By on June 4, 2015

Franck Petricola

The Isle of Man TT claimed one more Wednesday when French rider Franck Petricola succumbed to injuries caused during qualifying for this year’s events.

The 32-year-old was set to debut in the 2015 Isle of Man TT when his accident occurred at Sulby Crossroads according to BBC Sport, becoming the 141st rider to lose their life since the historic event began in 1907. Petricola nearly lost his life a year ago while practicing for the North West 200 in Northern Ireland, sustaining injuries near the start/finish line at Primrose Corner.

Course clerk Gary Thompson praised Petricola’s character as a rider while offering sympathies to the rider’s family and friends, stating the injuries he suffered at the NW200 — including multiple fractures and a head injury — would have caused “many a lesser man” to give up; Petricola competed in this year’s NW200 prior to the TT.

Practice continues Thursday evening, with the first race of the 2015 edition set to start Saturday.

[Photo credit: Franck Petricola/Facebook]

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29 Comments on “Isle Of Man TT Claims Life Of French Rider Franck Petricola...”

  • avatar

    I really don’t understand this race. Someone dies every year. What’s the point?

    • 0 avatar

      No accounting for what gets people off.

    • 0 avatar
      juicy sushi

      The point is that someone dies every year.

      It’s the same reason people go mountain climbing, run with bulls, surf and do other potentially perilous things. The notion that there is peril adds an addictive thrill that the people involved find rewarding.

      • 0 avatar

        Let’s be honest – mountain climbing, bull running and surfing aren’t big spectator sports. This event is. That whole course is lined by onlookers, most of whom have their cameras out, probably hoping they get to capture some guy buying the farm so they can post it to Youtube. That’s kind of sick, if you ask me.

        Not even auto racing (or even motorcycle racing) comes close to the death toll from this event.

        I get the need for speed and adrenaline, but there’s no way I’d put my life on the line the way these riders do, all so the crowd can get its jollies. Let ’em go find “Faces of Death” if that’s what they want. My life is not there for their amusement, thanks.

        • 0 avatar
          juicy sushi

          You wouldn’t. They would. I get the impression from their interviews that TT riders aren’t doing it for the spectators. It’s about what it does for them personally.

        • 0 avatar

          At the TT, there’s a famous spot with a sharp hill crest (where the bike is off the ground) followed by an immediate turn. How a rider negotiates that is a real measure of their skill and is something completely missing from modern racetracks. I have no desire to see any rider hurt, let alone killed, that’s not the draw at all but seeing that sequence performed flawlessly is a thing of beauty.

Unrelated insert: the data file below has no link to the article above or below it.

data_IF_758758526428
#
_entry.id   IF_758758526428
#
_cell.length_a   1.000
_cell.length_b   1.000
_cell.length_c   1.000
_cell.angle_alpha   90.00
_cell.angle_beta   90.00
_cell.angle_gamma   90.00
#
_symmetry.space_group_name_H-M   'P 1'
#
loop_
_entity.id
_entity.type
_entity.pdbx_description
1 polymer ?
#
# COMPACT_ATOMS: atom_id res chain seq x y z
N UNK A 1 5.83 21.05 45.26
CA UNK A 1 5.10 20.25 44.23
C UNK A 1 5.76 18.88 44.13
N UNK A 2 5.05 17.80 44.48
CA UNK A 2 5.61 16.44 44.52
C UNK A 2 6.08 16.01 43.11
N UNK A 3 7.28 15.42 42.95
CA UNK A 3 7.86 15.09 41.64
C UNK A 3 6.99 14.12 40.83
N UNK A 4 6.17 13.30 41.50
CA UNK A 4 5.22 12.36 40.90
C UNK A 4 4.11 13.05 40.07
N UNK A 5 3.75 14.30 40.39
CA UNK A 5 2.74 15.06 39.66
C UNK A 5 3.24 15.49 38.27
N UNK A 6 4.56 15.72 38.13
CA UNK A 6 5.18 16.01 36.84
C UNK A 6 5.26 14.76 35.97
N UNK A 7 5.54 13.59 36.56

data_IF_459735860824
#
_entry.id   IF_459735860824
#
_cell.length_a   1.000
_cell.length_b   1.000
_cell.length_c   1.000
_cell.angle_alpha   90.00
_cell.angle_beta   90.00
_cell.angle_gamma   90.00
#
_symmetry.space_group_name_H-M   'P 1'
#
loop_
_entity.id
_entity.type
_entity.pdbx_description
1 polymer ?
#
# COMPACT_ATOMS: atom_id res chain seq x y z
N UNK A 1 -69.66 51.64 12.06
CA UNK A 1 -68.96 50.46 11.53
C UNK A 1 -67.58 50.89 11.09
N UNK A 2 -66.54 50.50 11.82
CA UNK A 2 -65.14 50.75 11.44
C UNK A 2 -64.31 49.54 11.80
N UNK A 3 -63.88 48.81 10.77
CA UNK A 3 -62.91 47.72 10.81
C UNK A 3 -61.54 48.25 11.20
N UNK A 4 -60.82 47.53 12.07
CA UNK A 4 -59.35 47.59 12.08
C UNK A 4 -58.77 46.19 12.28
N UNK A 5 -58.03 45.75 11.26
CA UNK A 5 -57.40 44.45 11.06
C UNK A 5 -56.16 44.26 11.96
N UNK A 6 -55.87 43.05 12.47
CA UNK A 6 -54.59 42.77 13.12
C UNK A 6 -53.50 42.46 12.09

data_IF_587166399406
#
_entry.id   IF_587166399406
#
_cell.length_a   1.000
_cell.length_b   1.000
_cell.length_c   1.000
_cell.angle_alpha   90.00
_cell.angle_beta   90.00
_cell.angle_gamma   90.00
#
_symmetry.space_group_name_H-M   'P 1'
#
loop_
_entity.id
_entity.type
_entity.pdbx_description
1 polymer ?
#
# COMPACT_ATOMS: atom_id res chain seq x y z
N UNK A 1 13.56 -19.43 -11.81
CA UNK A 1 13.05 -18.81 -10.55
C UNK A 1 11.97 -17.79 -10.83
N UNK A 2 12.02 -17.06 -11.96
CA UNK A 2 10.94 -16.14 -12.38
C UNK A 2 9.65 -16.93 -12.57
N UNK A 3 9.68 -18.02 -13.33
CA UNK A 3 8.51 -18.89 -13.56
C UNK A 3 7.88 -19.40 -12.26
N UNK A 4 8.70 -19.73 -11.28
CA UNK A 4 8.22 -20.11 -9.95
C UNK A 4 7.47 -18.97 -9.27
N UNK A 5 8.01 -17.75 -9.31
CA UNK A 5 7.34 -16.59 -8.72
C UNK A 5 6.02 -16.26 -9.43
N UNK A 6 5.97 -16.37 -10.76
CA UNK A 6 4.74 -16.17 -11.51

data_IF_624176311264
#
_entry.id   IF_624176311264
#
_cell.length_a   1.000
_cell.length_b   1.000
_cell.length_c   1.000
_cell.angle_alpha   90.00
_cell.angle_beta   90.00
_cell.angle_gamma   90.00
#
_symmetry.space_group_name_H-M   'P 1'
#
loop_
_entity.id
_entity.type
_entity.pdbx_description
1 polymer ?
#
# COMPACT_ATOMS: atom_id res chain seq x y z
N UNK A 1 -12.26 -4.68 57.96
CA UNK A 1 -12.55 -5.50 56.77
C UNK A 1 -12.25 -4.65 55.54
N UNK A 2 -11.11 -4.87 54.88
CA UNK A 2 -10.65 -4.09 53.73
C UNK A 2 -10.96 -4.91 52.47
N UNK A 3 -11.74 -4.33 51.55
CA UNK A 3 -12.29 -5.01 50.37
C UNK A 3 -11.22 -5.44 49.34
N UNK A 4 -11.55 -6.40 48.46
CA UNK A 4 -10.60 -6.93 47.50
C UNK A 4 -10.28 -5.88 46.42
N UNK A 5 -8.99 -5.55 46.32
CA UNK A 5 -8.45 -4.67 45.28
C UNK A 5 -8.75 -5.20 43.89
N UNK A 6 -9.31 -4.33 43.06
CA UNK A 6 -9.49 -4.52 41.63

Some of us watch if for the racing, the sort which can’t be seen anywhere else.

  • avatar

    Because racing.

    I have an incredible love for open wheel racing, particularly indycars from the 1960’s through today. I’d go do it in a heartbeat, knowing the reality is that I could suffer injury or death in the process. I know it doesn’t make sense, but if it’s in your blood, there’s no explaining it to someone else.

    There’s no doubt that we’ll pray for the rider’s family and we’re sad to see him lose his life, but I think we can be assured that he knew why he was there and the associated risks.

    • 0 avatar

      Waterview I really sympathize with your comment.

      I rather live a short but fulfilling life than a long and stagnated one for fear of living.

      All the best…

  • avatar

    Yeah… uh, sorry kids, Daddy won’t be coming home any more. He crashed his motorcycle going crazy fast on crappy old Limey roads in order to impress the other boys his age.

  • avatar

    The Isle of Man TT races attract thousands of motor cycle fans and have for decades. The speeds have gotten alot faster since the days of Mike Halewood. Many accidents and fatalities occur when the average motorcyclists try to emulate their heroes.
    Rideheight, I take it from your obtuse comments that you’ve never been to the Isle of Man. Crappy Limey roads they aren’t.

  • avatar

    They look really cool, but they are nothing but suppliers to the organ recipient list.

    I’d much rather go fast in an armored car.

  • avatar

    Revenue for the Manx government. Sure I’ve seen some old George Formby.

  • avatar
    Big Al from Oz

    I do watch the Isle of Man when I can, crazy stuff.

    If I remember in 2013 there were already something like 276 killed during this event and the leadup events at the Isle of Man.

    I suppose this guy thought he could beat the odds, but the odds caught up.